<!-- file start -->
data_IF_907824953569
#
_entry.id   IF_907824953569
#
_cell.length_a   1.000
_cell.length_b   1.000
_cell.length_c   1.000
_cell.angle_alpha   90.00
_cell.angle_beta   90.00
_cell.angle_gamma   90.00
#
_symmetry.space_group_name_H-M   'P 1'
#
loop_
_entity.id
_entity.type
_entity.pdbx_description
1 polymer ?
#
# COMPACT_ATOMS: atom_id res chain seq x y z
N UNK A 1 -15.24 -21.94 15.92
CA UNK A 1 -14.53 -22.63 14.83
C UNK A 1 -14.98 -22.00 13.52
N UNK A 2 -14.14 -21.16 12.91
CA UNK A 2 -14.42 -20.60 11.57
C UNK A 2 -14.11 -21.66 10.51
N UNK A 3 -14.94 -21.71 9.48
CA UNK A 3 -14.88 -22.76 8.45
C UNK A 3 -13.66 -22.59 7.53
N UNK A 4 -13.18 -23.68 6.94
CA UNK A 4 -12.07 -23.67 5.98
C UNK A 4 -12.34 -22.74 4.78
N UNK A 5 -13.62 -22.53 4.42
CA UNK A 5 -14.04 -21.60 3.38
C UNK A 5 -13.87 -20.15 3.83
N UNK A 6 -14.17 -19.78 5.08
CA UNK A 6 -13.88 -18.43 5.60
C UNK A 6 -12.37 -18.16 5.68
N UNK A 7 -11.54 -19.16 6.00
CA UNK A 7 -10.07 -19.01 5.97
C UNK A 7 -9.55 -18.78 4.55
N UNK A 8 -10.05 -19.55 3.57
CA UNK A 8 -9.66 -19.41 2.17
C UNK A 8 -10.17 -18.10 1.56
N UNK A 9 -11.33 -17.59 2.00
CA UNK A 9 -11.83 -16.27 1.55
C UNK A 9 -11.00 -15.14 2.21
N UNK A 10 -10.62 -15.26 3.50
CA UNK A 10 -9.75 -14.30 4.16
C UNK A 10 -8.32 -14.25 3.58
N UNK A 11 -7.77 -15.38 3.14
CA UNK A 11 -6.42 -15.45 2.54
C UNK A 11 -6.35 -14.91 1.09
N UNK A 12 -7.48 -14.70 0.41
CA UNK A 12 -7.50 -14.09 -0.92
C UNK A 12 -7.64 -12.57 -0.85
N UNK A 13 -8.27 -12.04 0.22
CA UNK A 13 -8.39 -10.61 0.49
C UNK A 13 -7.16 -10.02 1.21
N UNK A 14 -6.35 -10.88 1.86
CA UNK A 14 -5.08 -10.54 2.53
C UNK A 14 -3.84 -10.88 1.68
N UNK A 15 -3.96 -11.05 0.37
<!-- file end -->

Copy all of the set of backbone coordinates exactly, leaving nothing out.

data_IF_907824953569
#
_entry.id   IF_907824953569
#
_cell.length_a   1.000
_cell.length_b   1.000
_cell.length_c   1.000
_cell.angle_alpha   90.00
_cell.angle_beta   90.00
_cell.angle_gamma   90.00
#
_symmetry.space_group_name_H-M   'P 1'
#
loop_
_entity.id
_entity.type
_entity.pdbx_description
1 polymer ?
#
# COMPACT_ATOMS: atom_id res chain seq x y z
N UNK A 1 -15.24 -21.94 15.92
CA UNK A 1 -14.53 -22.63 14.83
C UNK A 1 -14.98 -22.00 13.52
N UNK A 2 -14.14 -21.16 12.91
CA UNK A 2 -14.42 -20.60 11.57
C UNK A 2 -14.11 -21.66 10.51
N UNK A 3 -14.94 -21.71 9.48
CA UNK A 3 -14.88 -22.76 8.45
C UNK A 3 -13.66 -22.59 7.53
N UNK A 4 -13.18 -23.68 6.94
CA UNK A 4 -12.07 -23.67 5.98
C UNK A 4 -12.34 -22.74 4.78
N UNK A 5 -13.62 -22.53 4.42
CA UNK A 5 -14.04 -21.60 3.38
C UNK A 5 -13.87 -20.15 3.83
N UNK A 6 -14.17 -19.78 5.08
CA UNK A 6 -13.88 -18.43 5.60
C UNK A 6 -12.37 -18.16 5.68
N UNK A 7 -11.54 -19.16 6.00
CA UNK A 7 -10.07 -19.01 5.97
C UNK A 7 -9.55 -18.78 4.55
N UNK A 8 -10.05 -19.55 3.57
CA UNK A 8 -9.66 -19.41 2.17
C UNK A 8 -10.17 -18.10 1.56
N UNK A 9 -11.33 -17.59 2.00
CA UNK A 9 -11.83 -16.27 1.55
C UNK A 9 -11.00 -15.14 2.21
N UNK A 10 -10.62 -15.26 3.50
CA UNK A 10 -9.75 -14.30 4.16
C UNK A 10 -8.32 -14.25 3.58
N UNK A 11 -7.77 -15.38 3.14
CA UNK A 11 -6.42 -15.45 2.54
C UNK A 11 -6.35 -14.91 1.09
N UNK A 12 -7.48 -14.70 0.41
CA UNK A 12 -7.50 -14.09 -0.92
C UNK A 12 -7.64 -12.57 -0.85
N UNK A 13 -8.27 -12.04 0.22
CA UNK A 13 -8.39 -10.61 0.49
C UNK A 13 -7.16 -10.02 1.21
N UNK A 14 -6.35 -10.88 1.86
CA UNK A 14 -5.08 -10.54 2.53
C UNK A 14 -3.84 -10.88 1.68
N UNK A 15 -3.96 -11.05 0.37